Ukraine crisis: Boris Johnson says signs of ‘diplomatic opening’ but warns of ‘mixed signals’ from Russia

Boris Johnson chaired a meeting of the Cobra emergency committee to discuss the growing threat of an invasion of Ukraine by Russia

Boris Johnson has said there are “mixed signals” coming out of Russia about the prospect of an invasion of Ukraine – but an “avenue for diplomacy” remains open.

Following a meeting of the Cobra emergency committee, Mr Johnson suggested there was a “diplomatic opening” to resolve the crisis without a war.

Russian President Vladimir Putin also said he was prepared for further talks with the US and Nato to ease tensions in eastern Europe.

Boris Johnson chaired a meeting of Cobra on Tuesday to discuss the Ukraine crisis.

What did Boris Johnson say?

Speaking to reporters in Downing Street, Mr Johnson said: “Last night going into today clearly there are signs of a diplomatic opening.”

But he added that the “intelligence that we are seeing today is still not encouraging”, with Russian field hospitals being built close to Belarus’s border with Ukraine.

However, the Prime Minister said the intelligence he had received was not encouraging, with the construction of field hospitals and the movement of extra forces closer to the border with Ukraine suggesting preparations were being made for an invasion.

But the Russians had the preparations in place to launch an invasion at “virtually any time”, he added.

He added that the “intelligence that we are seeing today is still not encouraging”, with Russian field hospitals being built close to Belarus’ border with Ukraine.

That could only be “construed as preparation for an invasion”, the Prime Minister said.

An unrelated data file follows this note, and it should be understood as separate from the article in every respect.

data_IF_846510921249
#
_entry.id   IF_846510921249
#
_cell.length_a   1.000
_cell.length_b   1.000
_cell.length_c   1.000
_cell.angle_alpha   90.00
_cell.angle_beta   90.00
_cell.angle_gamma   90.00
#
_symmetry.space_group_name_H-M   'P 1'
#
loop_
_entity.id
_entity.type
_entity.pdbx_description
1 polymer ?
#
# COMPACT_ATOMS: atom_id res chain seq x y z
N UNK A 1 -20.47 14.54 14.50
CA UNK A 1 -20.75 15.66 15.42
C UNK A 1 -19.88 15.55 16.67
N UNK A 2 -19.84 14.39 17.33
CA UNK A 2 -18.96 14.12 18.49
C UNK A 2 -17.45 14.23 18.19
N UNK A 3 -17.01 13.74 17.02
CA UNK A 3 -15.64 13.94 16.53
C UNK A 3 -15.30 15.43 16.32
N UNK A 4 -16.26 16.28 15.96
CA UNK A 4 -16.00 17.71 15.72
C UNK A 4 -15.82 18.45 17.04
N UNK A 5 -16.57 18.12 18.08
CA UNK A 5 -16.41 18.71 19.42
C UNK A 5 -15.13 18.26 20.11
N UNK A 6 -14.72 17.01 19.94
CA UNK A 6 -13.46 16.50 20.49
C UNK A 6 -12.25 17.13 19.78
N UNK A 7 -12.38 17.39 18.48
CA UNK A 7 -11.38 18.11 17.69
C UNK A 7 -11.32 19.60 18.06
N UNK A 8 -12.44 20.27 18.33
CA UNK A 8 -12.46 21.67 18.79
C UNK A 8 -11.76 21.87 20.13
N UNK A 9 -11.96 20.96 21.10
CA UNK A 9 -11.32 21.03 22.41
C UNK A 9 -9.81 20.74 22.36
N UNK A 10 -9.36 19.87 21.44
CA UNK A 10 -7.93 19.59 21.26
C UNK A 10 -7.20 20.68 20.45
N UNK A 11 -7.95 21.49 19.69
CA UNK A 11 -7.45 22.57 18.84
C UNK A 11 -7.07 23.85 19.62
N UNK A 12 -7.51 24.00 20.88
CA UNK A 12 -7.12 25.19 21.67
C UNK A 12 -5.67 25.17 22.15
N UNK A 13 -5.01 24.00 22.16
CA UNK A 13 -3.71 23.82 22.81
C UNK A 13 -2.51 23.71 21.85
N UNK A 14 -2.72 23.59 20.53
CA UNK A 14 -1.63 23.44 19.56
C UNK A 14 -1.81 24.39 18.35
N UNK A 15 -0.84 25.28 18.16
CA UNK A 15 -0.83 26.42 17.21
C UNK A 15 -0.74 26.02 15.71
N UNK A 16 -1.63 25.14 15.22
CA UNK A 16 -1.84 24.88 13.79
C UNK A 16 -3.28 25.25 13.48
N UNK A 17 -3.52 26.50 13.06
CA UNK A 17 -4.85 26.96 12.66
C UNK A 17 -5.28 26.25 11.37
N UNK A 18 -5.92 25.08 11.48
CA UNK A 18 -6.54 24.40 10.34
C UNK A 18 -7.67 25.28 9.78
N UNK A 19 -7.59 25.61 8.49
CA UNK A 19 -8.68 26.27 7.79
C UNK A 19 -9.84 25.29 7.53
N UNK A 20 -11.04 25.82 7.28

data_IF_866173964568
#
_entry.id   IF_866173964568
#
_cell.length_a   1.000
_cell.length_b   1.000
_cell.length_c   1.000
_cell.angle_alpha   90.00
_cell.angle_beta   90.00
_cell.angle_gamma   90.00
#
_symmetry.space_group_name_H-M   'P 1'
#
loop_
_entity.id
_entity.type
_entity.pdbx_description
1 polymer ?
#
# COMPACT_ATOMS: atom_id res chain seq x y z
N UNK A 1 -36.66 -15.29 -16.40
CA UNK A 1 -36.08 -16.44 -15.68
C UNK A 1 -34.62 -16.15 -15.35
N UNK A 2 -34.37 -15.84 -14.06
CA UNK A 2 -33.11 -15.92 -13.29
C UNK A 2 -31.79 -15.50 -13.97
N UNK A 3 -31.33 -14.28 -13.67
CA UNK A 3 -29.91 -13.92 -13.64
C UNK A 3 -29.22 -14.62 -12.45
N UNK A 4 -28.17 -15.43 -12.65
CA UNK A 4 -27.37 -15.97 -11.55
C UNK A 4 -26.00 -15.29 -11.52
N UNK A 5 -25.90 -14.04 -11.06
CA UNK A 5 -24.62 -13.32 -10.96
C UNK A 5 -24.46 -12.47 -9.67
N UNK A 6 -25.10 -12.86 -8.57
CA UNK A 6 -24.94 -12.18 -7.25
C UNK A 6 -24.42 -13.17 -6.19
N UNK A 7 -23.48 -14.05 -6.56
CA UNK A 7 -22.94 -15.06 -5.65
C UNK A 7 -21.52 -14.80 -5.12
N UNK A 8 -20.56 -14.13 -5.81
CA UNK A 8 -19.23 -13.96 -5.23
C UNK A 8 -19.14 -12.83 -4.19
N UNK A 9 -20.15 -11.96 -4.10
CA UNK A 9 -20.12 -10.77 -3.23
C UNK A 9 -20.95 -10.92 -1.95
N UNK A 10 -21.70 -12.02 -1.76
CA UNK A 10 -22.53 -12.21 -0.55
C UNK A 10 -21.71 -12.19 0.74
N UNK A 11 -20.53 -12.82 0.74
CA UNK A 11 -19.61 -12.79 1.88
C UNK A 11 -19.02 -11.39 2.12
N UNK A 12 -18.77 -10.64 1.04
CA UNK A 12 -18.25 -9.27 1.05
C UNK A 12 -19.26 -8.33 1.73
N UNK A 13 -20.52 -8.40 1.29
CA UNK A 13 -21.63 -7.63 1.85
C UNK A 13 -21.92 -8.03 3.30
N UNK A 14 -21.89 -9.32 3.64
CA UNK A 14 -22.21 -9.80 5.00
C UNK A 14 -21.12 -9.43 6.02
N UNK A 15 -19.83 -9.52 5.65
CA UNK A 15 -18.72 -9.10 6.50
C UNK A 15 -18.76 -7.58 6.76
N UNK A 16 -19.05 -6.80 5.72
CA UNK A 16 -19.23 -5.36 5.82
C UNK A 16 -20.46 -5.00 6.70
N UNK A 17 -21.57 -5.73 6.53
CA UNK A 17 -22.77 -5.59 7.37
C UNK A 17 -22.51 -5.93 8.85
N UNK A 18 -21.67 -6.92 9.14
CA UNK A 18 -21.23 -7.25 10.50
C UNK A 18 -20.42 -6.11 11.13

What did he say about the threat of an invasion of Ukraine?

Despite Russian claims about troop withdrawals, Mr Johnson said intelligence suggested “you have got more battalion tactical groups being brought closer to the border”.

“So, mixed signals, I think, at the moment,” Mr Johnson said.

Mr Johnson said there are “a lot of options” available to Russia if it were to choose to invade Ukraine.

Asked about suggestions from US intelligence that an invasion of Ukraine could occur in the early hours of Wednesday morning, the Prime Minister told broadcasters in Downing Street: “We think they have a huge preparation ready to go virtually at any moment.

“130,000 troops or more, a huge number of battalions – more than 90 battalions, tactical groups – and they are stationed around the Ukrainian border.

“Everyone can see what the potential routes in are – down to the south from Belarus, encircling the Ukrainian army in the east around the area, the enclave in Donbas or even coming up from the south from the sea, taking Odesa, Curzon.

“That’s the kind of thing they (could do). There a lot of options that they have.”

Tensions have been rising between Russia and Ukraine as the US intervene to minimise the potential conflict. (Credit: Getty)

What has Vladimir Putin said?

Mr Putin, speaking following talks with German Chancellor Olaf Scholz in Moscow, said he was ready for negotiations with the US and the Nato alliance on limits for missile deployments and military transparency.

But he said Nato was rejecting Moscow’s demands to take membership of the alliance off the table for Ukraine and other former Soviet nations, halt weapons deployments near Russia’s borders and scale back force levels in eastern Europe.

Mr Putin said Russia did not want war, adding: “This is exactly why we put forward the proposal to start the negotiation process, where the result should be an agreement of ensuring equal security of everyone, including our country.

“Unfortunately there was no constructive response to this proposal.”

But he said there are still “elements that can be discussed”.

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